A look into monetary history shows that people, when given freedom of choice, opted for precious metals as money. This doesn’t come as a surprise. Precious metals have the physical properties a medium must have to serve as legal tender: They are scarce, homogenous, durable, divisible, mintable, and transportable. They are held in high esteem and represent considerable value per unit of weight. Gold fulfills these requirements par excellence, and this is why it has always been peoples’ first choice in terms of money. Gold has proven its merits as money for millennia; it is the ultimate means of payment.

More recently, gold has been replaced by the state’s unredeemable fiat money — for reasons rather more political than economic. The state prefers money whose value can be altered at will — say, to influence overall demand, redistribute income, and to benefit some at the expense of the many. Gold money stands in the way of such machinations. Fiat money doesn’t. On the contrary, fiat money can simply be printed up; can be created out of thin air.

Fiat money has serious economic and ethical drawbacks, though. It is chronically inflationary, widens the gap between poor and rich, triggers boom-and-bust cycles, and compounds the economy’s debt burden. Most important, a fiat money regime allows the state to expand actually without limit, over time potentially transforming even a minimum state into a maximum state at the expense of individual liberty and freedom.

In the wake of the most recent financial and economic crisis of 2007–2008, many people have become concerned that their savings, mostly invested in fiat-denominated bank accounts and bonds, could be devaluated. This has prompted a search for “good” money.

Somewhat new to the mix are the digital currencies, most famous of which is the virtual unit “bitcoin.” It is a digital currency generated by decentralized, internet-based computers rather than a central authority.

Transactions through digital currencies such as bitcoin are confirmed, or validated, by a decentralized consensus system that uses a “blockchain.” The latter is essentially a public digital ledger, an account statement for transactions among computers. The blockchain is saved on many computers so that it is practically impossible to manipulate. In the case of bitcoin specifically, the blockchain ensures that only the bitcoin’s owner can make a transaction with his bitcoin, that the same bitcoin cannot be created manifold.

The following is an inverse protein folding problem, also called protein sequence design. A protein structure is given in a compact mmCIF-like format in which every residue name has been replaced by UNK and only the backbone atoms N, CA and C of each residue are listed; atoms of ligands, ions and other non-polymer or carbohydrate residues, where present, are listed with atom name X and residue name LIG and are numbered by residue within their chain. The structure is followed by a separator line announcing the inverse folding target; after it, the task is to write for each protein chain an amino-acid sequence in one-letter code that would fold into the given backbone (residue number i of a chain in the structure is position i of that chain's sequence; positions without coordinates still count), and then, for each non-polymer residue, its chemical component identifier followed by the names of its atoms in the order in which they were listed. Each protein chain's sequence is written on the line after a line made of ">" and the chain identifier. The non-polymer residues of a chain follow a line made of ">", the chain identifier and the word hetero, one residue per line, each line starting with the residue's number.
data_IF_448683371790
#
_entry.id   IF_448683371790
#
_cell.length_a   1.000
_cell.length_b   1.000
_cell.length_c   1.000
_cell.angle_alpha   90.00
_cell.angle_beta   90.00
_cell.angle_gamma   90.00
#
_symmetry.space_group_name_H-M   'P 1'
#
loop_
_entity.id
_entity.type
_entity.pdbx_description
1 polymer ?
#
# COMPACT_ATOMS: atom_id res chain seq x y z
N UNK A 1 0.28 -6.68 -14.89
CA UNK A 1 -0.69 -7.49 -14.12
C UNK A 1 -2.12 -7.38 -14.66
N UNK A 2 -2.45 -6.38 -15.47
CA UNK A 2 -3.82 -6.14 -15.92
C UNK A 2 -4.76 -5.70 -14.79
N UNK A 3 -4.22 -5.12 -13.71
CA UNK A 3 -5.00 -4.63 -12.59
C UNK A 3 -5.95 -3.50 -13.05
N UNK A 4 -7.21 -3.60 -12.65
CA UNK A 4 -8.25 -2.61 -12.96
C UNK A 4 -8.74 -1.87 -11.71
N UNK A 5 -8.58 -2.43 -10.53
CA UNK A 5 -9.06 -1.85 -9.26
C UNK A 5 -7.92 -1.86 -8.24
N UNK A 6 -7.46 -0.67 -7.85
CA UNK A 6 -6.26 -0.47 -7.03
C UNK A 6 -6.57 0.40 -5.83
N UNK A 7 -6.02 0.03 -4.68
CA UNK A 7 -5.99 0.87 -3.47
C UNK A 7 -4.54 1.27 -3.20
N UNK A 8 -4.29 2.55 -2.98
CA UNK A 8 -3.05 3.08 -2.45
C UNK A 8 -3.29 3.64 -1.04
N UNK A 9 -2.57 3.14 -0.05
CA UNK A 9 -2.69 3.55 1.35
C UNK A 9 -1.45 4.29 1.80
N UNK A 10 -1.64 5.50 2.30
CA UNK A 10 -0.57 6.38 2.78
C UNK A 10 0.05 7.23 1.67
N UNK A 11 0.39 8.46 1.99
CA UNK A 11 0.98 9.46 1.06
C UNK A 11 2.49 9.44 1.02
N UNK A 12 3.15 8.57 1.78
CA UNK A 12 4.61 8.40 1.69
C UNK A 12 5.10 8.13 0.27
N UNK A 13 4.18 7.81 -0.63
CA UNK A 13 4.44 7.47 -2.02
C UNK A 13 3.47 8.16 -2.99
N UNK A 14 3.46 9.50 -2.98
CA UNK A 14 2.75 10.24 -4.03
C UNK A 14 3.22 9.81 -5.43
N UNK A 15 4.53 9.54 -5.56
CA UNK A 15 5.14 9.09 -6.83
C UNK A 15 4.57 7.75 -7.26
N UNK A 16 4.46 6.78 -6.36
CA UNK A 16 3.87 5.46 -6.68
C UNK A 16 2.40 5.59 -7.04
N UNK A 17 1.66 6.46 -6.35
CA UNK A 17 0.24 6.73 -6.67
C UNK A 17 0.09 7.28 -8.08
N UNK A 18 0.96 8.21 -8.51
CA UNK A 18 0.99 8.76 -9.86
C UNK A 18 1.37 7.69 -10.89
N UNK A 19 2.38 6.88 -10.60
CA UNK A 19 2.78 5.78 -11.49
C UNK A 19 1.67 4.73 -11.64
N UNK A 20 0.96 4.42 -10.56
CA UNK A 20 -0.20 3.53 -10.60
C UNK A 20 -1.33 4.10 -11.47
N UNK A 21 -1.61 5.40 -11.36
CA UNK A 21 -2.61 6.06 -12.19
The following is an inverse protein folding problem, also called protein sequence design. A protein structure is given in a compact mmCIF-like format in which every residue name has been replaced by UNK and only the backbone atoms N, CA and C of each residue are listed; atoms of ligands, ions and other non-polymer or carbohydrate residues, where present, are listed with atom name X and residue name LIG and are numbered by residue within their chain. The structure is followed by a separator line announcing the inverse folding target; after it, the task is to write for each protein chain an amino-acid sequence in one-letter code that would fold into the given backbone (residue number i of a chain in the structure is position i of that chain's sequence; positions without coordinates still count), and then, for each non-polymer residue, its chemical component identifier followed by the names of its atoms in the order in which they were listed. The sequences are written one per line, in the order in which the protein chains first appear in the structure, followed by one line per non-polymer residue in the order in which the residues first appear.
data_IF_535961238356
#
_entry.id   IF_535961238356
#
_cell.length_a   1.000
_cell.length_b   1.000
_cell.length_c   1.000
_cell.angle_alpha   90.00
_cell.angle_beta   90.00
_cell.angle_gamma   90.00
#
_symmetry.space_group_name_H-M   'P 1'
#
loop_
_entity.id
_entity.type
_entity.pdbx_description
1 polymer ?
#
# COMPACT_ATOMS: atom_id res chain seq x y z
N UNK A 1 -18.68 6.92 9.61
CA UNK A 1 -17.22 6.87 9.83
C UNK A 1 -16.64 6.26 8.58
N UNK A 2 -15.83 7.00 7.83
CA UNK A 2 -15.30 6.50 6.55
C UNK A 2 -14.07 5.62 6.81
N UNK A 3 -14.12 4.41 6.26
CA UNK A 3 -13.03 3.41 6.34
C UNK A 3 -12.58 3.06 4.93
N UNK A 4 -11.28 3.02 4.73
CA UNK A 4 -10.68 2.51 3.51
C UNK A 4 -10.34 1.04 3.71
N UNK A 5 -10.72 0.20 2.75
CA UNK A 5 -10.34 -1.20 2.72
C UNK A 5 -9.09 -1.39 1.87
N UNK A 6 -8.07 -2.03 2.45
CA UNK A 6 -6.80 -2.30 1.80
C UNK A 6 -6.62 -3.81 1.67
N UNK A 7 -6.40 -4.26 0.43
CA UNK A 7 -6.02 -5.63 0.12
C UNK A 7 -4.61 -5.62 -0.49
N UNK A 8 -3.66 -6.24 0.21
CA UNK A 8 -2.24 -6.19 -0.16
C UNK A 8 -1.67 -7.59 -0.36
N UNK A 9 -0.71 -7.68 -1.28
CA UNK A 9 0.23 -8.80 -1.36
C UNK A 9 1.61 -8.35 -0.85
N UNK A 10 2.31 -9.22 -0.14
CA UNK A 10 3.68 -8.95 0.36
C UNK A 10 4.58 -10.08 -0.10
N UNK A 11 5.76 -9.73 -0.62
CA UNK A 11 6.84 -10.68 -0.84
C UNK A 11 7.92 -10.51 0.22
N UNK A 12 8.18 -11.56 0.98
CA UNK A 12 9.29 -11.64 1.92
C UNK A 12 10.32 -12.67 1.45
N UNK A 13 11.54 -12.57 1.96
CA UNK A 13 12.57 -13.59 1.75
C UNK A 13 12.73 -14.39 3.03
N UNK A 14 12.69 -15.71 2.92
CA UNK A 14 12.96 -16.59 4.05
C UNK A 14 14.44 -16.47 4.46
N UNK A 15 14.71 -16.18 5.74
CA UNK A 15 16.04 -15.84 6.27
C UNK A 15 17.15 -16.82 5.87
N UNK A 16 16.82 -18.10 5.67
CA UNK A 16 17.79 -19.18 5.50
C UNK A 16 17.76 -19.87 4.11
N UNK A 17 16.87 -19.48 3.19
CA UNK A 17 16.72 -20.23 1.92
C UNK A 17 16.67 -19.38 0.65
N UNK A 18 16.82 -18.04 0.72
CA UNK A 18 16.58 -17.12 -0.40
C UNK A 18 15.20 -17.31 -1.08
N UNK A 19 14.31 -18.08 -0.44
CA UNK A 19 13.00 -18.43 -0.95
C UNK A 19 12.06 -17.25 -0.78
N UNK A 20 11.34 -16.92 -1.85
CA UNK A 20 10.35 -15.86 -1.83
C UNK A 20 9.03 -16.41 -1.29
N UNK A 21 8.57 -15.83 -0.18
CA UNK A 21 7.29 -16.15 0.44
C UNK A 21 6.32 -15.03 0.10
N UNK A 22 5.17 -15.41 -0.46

In this article, I’ll use bitcoin as my main example, although this technology can be applied to any number of similar digital currencies.

However, this technology has now been used to provide a new means of transferring assets among people: the “colored bitcoin.” A colored bitcoin — or something comparable using blockchain technology — represents a certain asset. For instance, physical gold can be made available for day-to-day transactions — for purchases and sales in supermarkets and on the internet — simply by transferring a gold-backed colored bitcoin from the bitcoin wallet of the buyer to the bitcoin wallet of the seller.

How could one obtain such a gold backed bitcoin? You would buy, say, physical gold at a gold shop. The latter then issues a colored bitcoin, which represents the ownership of physical gold. The colored bitcoin is, economically speaking, a gold substitute (a money substitute, fully backed by physical gold). It can be used for making purchases and, upon the wish of its owner, it can be redeemed into physical gold at the gold shop at any time.

A colored bitcoin represents a physical thing or asset that exists outside the bitcoin network. It therefore carries with it a risk that the issuer will not live up to his promise. However, there are market solutions to this problem. For instance, the gold can be stored with a particularly trustworthy third party. Or, people hold colored bitcoins issued by various issuers. If the latter are seen to be of the same riskiness, they would trade at par to each other (after making allowance for possible storage and handling costs).

That said, the gold-on-the-blockchain technology appears to hold great potential when it comes to making possible a world of digital gold money transactions. So far, governments use regulation and taxation to inhibit and even prevent unencumbered competition among monies. However, the evolution of the blockchain largely circumvents many of the obstacles governments put in the way of a free market in money. Where it will lead is, of course, is impossible to predict with certainty.

In any case, when we’re comparing to government fiat money, digital currencies can offer attractive alternatives. The same goes for gold lovers, who may see blockchain technology as the means of conveying physical gold; and in the end digitized gold money could become a practical option.

 

 

Courtesy: Thorsten Polleit [1]

 

Article printed from Commodity Trade Mantra: http://www.commoditytrademantra.com

URL to article: http://www.commoditytrademantra.com/gold-trading-news/how-the-blockchain-and-gold-can-work-together/

URLs in this post:

[1] Thorsten Polleit: https://mises.org/library/how-blockchain-and-gold-can-work-together

Aug 312015
 

Extracted from BBVA Research on Digital Banking.

What is Blockchain?